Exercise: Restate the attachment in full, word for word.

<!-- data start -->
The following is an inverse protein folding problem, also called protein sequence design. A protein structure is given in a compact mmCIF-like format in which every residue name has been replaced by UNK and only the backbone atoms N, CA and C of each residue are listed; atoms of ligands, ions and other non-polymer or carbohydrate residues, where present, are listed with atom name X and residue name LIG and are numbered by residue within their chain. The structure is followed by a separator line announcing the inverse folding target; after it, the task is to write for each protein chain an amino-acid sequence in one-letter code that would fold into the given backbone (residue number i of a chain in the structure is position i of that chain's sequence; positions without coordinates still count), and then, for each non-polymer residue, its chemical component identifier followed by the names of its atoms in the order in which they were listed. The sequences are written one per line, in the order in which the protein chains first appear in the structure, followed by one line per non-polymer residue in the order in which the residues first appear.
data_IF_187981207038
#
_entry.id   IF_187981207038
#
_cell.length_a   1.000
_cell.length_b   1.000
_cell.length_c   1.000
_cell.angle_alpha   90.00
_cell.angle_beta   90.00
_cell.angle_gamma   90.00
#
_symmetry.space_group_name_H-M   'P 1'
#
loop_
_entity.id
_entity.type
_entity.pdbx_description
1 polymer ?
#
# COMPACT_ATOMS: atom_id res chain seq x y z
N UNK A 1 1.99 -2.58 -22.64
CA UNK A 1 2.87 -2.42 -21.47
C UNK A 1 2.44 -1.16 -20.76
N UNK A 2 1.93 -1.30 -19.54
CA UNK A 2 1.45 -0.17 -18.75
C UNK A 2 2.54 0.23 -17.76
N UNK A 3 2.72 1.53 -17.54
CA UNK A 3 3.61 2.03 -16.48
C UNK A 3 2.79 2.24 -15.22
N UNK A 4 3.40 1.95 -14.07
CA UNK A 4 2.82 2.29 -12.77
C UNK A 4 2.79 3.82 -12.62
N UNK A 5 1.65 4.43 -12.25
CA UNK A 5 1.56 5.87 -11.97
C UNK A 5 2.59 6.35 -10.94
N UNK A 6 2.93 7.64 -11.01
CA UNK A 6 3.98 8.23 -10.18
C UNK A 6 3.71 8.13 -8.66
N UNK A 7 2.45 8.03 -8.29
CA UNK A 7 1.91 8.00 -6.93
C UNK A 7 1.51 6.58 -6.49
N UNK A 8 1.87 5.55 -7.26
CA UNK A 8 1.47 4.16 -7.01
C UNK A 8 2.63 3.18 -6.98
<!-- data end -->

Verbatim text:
The following is an inverse protein folding problem, also called protein sequence design. A protein structure is given in a compact mmCIF-like format in which every residue name has been replaced by UNK and only the backbone atoms N, CA and C of each residue are listed; atoms of ligands, ions and other non-polymer or carbohydrate residues, where present, are listed with atom name X and residue name LIG and are numbered by residue within their chain. The structure is followed by a separator line announcing the inverse folding target; after it, the task is to write for each protein chain an amino-acid sequence in one-letter code that would fold into the given backbone (residue number i of a chain in the structure is position i of that chain's sequence; positions without coordinates still count), and then, for each non-polymer residue, its chemical component identifier followed by the names of its atoms in the order in which they were listed. The sequences are written one per line, in the order in which the protein chains first appear in the structure, followed by one line per non-polymer residue in the order in which the residues first appear.
data_IF_187981207038
#
_entry.id   IF_187981207038
#
_cell.length_a   1.000
_cell.length_b   1.000
_cell.length_c   1.000
_cell.angle_alpha   90.00
_cell.angle_beta   90.00
_cell.angle_gamma   90.00
#
_symmetry.space_group_name_H-M   'P 1'
#
loop_
_entity.id
_entity.type
_entity.pdbx_description
1 polymer ?
#
# COMPACT_ATOMS: atom_id res chain seq x y z
N UNK A 1 1.99 -2.58 -22.64
CA UNK A 1 2.87 -2.42 -21.47
C UNK A 1 2.44 -1.16 -20.76
N UNK A 2 1.93 -1.30 -19.54
CA UNK A 2 1.45 -0.17 -18.75
C UNK A 2 2.54 0.23 -17.76
N UNK A 3 2.72 1.53 -17.54
CA UNK A 3 3.61 2.03 -16.48
C UNK A 3 2.79 2.24 -15.22
N UNK A 4 3.40 1.95 -14.07
CA UNK A 4 2.82 2.29 -12.77
C UNK A 4 2.79 3.82 -12.62
N UNK A 5 1.65 4.43 -12.25
CA UNK A 5 1.56 5.87 -11.97
C UNK A 5 2.59 6.35 -10.94
N UNK A 6 2.93 7.64 -11.01
CA UNK A 6 3.98 8.23 -10.18
C UNK A 6 3.71 8.13 -8.66
N UNK A 7 2.45 8.03 -8.29
CA UNK A 7 1.91 8.00 -6.93
C UNK A 7 1.51 6.58 -6.49
N UNK A 8 1.87 5.55 -7.26
CA UNK A 8 1.47 4.16 -7.01
C UNK A 8 2.63 3.18 -6.98